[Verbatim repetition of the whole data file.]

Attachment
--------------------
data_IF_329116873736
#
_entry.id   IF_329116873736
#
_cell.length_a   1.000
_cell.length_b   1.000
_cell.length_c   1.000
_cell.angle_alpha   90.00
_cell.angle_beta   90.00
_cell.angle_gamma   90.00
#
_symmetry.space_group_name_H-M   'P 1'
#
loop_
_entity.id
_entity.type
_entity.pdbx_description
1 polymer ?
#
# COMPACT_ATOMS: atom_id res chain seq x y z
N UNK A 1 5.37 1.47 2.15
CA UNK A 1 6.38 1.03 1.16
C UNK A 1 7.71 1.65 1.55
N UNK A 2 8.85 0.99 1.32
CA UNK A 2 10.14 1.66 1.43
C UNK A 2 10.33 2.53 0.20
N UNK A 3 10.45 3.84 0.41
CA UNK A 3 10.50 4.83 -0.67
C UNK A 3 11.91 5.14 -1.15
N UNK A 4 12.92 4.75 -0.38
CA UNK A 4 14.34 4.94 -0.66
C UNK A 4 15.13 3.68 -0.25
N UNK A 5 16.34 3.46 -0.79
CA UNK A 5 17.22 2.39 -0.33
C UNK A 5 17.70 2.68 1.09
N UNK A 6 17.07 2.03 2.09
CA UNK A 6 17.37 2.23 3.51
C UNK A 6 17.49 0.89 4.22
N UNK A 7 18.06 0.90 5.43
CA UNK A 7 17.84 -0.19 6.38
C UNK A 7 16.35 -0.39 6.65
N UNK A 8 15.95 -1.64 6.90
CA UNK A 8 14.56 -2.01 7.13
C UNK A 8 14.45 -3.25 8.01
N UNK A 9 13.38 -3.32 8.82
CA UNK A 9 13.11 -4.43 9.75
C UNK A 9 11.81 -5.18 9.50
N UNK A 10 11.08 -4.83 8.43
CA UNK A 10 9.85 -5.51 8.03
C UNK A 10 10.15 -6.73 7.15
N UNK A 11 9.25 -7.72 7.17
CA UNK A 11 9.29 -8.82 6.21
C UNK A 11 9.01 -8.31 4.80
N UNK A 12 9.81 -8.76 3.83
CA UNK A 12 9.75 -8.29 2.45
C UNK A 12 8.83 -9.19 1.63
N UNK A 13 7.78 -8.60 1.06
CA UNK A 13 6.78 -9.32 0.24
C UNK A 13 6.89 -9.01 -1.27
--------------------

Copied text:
data_IF_329116873736
#
_entry.id   IF_329116873736
#
_cell.length_a   1.000
_cell.length_b   1.000
_cell.length_c   1.000
_cell.angle_alpha   90.00
_cell.angle_beta   90.00
_cell.angle_gamma   90.00
#
_symmetry.space_group_name_H-M   'P 1'
#
loop_
_entity.id
_entity.type
_entity.pdbx_description
1 polymer ?
#
# COMPACT_ATOMS: atom_id res chain seq x y z
N UNK A 1 5.37 1.47 2.15
CA UNK A 1 6.38 1.03 1.16
C UNK A 1 7.71 1.65 1.55
N UNK A 2 8.85 0.99 1.32
CA UNK A 2 10.14 1.66 1.43
C UNK A 2 10.33 2.53 0.20
N UNK A 3 10.45 3.84 0.41
CA UNK A 3 10.50 4.83 -0.67
C UNK A 3 11.91 5.14 -1.15
N UNK A 4 12.92 4.75 -0.38
CA UNK A 4 14.34 4.94 -0.66
C UNK A 4 15.13 3.68 -0.25
N UNK A 5 16.34 3.46 -0.79
CA UNK A 5 17.22 2.39 -0.33
C UNK A 5 17.70 2.68 1.09
N UNK A 6 17.07 2.03 2.09
CA UNK A 6 17.37 2.23 3.51
C UNK A 6 17.49 0.89 4.22
N UNK A 7 18.06 0.90 5.43
CA UNK A 7 17.84 -0.19 6.38
C UNK A 7 16.35 -0.39 6.65
N UNK A 8 15.95 -1.64 6.90
CA UNK A 8 14.56 -2.01 7.13
C UNK A 8 14.45 -3.25 8.01
N UNK A 9 13.38 -3.32 8.82
CA UNK A 9 13.11 -4.43 9.75
C UNK A 9 11.81 -5.18 9.50
N UNK A 10 11.08 -4.83 8.43
CA UNK A 10 9.85 -5.51 8.03
C UNK A 10 10.15 -6.73 7.15
N UNK A 11 9.25 -7.72 7.17
CA UNK A 11 9.29 -8.82 6.21
C UNK A 11 9.01 -8.31 4.80
N UNK A 12 9.81 -8.76 3.83
CA UNK A 12 9.75 -8.29 2.45
C UNK A 12 8.83 -9.19 1.63
N UNK A 13 7.78 -8.60 1.06
CA UNK A 13 6.78 -9.32 0.24
C UNK A 13 6.89 -9.01 -1.27